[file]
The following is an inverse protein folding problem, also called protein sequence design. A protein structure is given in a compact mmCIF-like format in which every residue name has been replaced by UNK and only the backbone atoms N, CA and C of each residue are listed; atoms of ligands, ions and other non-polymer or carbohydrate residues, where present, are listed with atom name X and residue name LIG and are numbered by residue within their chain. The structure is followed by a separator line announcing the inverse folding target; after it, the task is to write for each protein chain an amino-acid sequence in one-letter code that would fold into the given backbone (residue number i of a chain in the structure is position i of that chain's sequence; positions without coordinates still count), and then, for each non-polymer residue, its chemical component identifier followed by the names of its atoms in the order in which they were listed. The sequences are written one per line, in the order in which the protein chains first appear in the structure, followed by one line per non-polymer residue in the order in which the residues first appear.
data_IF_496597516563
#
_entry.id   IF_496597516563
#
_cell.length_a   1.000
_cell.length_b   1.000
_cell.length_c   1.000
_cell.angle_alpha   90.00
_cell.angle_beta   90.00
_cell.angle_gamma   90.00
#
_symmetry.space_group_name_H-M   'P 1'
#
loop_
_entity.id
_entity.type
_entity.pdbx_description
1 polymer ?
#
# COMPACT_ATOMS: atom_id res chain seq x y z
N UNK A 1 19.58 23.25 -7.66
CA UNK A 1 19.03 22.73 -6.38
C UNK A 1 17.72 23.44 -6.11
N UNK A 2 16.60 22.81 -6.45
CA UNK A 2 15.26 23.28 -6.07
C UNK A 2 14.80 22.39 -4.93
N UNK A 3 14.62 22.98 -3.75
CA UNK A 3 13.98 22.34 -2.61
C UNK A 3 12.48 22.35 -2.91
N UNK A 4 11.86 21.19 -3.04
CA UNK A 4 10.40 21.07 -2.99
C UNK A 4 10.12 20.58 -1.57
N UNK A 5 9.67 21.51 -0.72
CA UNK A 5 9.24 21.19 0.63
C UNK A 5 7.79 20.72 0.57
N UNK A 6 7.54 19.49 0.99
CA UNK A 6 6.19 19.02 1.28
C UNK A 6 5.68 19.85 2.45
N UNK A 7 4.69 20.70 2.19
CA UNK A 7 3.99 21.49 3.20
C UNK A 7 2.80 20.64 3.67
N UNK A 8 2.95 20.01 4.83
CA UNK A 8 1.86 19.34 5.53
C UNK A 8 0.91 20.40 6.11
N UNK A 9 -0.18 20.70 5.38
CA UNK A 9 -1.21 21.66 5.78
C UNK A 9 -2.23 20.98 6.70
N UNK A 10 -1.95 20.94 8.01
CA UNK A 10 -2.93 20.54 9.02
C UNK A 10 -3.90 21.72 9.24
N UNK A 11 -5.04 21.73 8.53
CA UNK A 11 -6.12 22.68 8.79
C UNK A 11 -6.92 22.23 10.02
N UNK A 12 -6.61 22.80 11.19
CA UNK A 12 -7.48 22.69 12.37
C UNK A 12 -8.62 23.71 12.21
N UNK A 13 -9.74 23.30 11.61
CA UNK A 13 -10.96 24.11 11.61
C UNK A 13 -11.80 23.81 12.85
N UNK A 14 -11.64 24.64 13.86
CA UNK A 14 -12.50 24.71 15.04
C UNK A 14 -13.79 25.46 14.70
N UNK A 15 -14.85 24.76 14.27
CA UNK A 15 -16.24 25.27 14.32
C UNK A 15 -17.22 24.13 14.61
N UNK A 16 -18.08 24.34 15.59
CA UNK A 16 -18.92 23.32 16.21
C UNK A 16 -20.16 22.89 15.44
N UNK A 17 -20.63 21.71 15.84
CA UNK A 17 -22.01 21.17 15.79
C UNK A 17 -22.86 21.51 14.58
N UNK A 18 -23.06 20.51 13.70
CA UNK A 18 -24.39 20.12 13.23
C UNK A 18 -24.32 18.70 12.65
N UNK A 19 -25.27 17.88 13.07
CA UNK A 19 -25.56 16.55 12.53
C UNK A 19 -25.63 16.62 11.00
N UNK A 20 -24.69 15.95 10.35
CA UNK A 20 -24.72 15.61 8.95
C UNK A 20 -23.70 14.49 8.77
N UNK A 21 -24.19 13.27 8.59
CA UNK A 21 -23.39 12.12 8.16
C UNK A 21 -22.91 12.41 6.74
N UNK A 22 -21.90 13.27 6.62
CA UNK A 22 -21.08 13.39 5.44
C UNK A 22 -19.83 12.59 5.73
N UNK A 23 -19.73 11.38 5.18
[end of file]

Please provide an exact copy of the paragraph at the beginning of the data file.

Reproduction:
The following is an inverse protein folding problem, also called protein sequence design. A protein structure is given in a compact mmCIF-like format in which every residue name has been replaced by UNK and only the backbone atoms N, CA and C of each residue are listed; atoms of ligands, ions and other non-polymer or carbohydrate residues, where present, are listed with atom name X and residue name LIG and are numbered by residue within their chain. The structure is followed by a separator line announcing the inverse folding target; after it, the task is to write for each protein chain an amino-acid sequence in one-letter code that would fold into the given backbone (residue number i of a chain in the structure is position i of that chain's sequence; positions without coordinates still count), and then, for each non-polymer residue, its chemical component identifier followed by the names of its atoms in the order in which they were listed. The sequences are written one per line, in the order in which the protein chains first appear in the structure, followed by one line per non-polymer residue in the order in which the residues first appear.